Meet the Five Harvard Students Who Testified in the Admissions Trial

Undergraduates Speak Out In Court To Defend Race-Conscious Admissions
For most of the three-week-old Harvard admissions trial, the only voices ringing out in court have belonged to lawyers and administrators. Attorneys and officials have spent hours and hours debating the legality of the College’s race-conscious admissions process, fighting over graphs and charts that different statistical experts argue prove or disprove allegations that Harvard’s admissions process is discriminatory. But, for one whole day this past week, students took over Courtroom 17 in the John Joseph Moakley United States Courthouse. Eight current and former Harvard students - all of them non-white - stepped behind the witness stand Monday to make the case for race-conscious admissions policies. Each drew on their personal experiences, pointing to childhood bullying, fears over Harvard’s whiteness, and comfort found in campus affinity groups to assert that a race-blind admissions process would decrease Harvard’s diversity and fundamentally worsen the College experience. “Race-blind admissions is an act of erasure,” Sarah F. Cole ’16 said in court. “To not see my race is to not see me.” Thang Q. Diep ’19, who was born in Vietnam, testified that he would not be at Harvard now were it not for the school’s consideration of race in the admissions process. “I personally benefited from affirmative action,” Diep said. “It allows my immigration history to be taken into account, my own experiences taken into account.” In the trial, the University is battling charges that it unfairly rejects qualified Asian-American applicants in favor of less deserving Harvard hopefuls of other races. Anti-affirmative action advocacy group Students for Fair Admissions first raised these allegations in Nov. 2014 when it sued Harvard over its admissions procedures. The trial, set to conclude Friday, could wind up before the Supreme Court - and, if the majority-conservative court sides with SFFA, it could mean the end of affirmative action in the United States. The five undergraduates who testified Monday are Sally Chen ’19, Thang Q. Diep ’19, Catherine H. Ho ’21, Cecilia A. J. Nuñez ’20, and Madison A. Trice ’21. Here, The Crimson breaks down who they are and where they’re from - and what drove them to testify on behalf of their eventual alma mater.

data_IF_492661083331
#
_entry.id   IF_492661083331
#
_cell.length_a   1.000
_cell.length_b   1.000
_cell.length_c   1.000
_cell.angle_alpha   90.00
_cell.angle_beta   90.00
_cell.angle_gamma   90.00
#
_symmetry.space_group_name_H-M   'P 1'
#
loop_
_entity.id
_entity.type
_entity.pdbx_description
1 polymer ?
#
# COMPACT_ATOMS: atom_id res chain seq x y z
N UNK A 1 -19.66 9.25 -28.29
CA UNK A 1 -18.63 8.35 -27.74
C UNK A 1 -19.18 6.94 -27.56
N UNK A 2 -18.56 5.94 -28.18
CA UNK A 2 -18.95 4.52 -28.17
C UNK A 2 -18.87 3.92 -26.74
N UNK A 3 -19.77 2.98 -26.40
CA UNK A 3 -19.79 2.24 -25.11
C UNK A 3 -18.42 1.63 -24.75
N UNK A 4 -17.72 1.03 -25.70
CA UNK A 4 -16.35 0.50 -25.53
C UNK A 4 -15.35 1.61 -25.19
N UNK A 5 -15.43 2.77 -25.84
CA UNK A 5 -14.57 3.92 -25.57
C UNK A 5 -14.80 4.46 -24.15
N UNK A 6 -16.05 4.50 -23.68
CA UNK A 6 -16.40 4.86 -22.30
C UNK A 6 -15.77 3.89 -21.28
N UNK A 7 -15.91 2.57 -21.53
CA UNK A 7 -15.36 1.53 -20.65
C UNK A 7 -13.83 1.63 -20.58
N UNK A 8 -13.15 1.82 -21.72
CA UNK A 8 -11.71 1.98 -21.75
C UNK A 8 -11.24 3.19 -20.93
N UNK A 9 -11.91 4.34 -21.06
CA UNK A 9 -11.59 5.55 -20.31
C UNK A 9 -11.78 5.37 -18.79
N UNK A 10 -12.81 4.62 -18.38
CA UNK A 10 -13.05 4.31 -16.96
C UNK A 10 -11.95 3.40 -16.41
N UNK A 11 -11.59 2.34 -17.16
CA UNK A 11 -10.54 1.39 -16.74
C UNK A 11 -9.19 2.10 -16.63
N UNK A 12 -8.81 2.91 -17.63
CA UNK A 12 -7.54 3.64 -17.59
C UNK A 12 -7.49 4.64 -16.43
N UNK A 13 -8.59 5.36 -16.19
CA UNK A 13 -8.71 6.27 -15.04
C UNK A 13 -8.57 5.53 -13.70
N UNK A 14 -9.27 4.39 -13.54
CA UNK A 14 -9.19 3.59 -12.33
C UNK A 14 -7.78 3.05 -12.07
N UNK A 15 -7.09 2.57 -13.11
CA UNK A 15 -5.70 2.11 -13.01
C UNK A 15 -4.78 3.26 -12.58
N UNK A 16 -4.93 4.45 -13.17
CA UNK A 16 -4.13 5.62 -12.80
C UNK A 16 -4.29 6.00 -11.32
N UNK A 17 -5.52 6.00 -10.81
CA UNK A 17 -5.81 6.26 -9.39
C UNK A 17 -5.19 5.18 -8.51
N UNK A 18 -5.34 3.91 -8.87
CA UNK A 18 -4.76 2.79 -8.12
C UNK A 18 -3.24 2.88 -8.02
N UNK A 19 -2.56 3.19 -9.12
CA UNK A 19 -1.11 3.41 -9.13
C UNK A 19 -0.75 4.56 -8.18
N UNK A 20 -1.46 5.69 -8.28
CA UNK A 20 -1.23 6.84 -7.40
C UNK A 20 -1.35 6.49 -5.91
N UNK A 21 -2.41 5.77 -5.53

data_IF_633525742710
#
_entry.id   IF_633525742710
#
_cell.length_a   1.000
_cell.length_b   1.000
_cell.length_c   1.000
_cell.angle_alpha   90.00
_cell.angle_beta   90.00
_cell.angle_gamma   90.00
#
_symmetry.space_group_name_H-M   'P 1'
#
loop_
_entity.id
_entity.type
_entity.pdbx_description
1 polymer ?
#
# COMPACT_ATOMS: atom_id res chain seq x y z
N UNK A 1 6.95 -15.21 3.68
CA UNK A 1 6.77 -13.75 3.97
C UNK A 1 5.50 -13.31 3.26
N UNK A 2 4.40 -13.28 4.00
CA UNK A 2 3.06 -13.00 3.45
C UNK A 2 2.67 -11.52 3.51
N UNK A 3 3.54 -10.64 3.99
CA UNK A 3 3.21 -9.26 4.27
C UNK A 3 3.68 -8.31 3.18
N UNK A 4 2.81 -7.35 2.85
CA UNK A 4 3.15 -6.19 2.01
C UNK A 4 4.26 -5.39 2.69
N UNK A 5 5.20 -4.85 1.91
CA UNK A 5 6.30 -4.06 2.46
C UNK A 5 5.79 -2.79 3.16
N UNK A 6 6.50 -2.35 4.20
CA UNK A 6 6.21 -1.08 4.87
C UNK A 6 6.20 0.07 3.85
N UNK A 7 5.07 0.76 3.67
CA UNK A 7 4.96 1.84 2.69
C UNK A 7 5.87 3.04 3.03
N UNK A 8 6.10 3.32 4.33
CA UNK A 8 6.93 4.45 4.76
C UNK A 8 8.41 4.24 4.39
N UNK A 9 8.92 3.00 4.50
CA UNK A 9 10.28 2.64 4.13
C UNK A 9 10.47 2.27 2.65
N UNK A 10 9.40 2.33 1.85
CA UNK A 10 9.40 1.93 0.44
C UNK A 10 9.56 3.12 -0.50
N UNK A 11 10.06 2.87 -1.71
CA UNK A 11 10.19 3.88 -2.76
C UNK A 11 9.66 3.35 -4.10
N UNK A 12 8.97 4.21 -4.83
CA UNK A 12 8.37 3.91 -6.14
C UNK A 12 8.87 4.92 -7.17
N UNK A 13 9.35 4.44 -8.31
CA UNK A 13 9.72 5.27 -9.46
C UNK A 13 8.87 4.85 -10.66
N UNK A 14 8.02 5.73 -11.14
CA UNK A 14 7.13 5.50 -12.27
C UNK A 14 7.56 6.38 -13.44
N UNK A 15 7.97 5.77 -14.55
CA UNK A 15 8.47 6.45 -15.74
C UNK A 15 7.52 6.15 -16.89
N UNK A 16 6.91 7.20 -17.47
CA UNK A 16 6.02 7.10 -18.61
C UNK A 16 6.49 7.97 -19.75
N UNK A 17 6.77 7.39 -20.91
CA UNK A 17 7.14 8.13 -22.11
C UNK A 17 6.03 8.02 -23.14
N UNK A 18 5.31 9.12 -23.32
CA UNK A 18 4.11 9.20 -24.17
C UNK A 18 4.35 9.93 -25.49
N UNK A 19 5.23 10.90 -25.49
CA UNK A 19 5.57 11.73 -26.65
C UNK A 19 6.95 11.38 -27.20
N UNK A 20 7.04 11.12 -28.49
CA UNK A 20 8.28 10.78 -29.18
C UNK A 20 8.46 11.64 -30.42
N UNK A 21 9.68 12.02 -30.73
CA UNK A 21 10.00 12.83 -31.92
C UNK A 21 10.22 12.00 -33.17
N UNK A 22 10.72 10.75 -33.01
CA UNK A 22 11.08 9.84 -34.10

Catherine H. Ho '21

Hometown: Louisville, Ky.

Concentration: Undeclared

Name: Sally Chen '19

Hometown: San Francisco, Calif.

Concentration: History and Literature & Women, Gender and Sexuality

Name: Thang Q. Diep '19

Hometown: Los Angeles, Calif.

Concentration: Neurobiology

Madison A. Trice '21

Hometown: Houston, Texas

Concentration: Undeclared

“I personally benefited from affirmative action. It allows my immigration history to be taken into account, my own experiences to be taken into account.”
- Thang Q. Diep '19

Cecilia A. J. Nuñez '20

Hometown: San Gabriel, Calif.

Concentration: History and Literature

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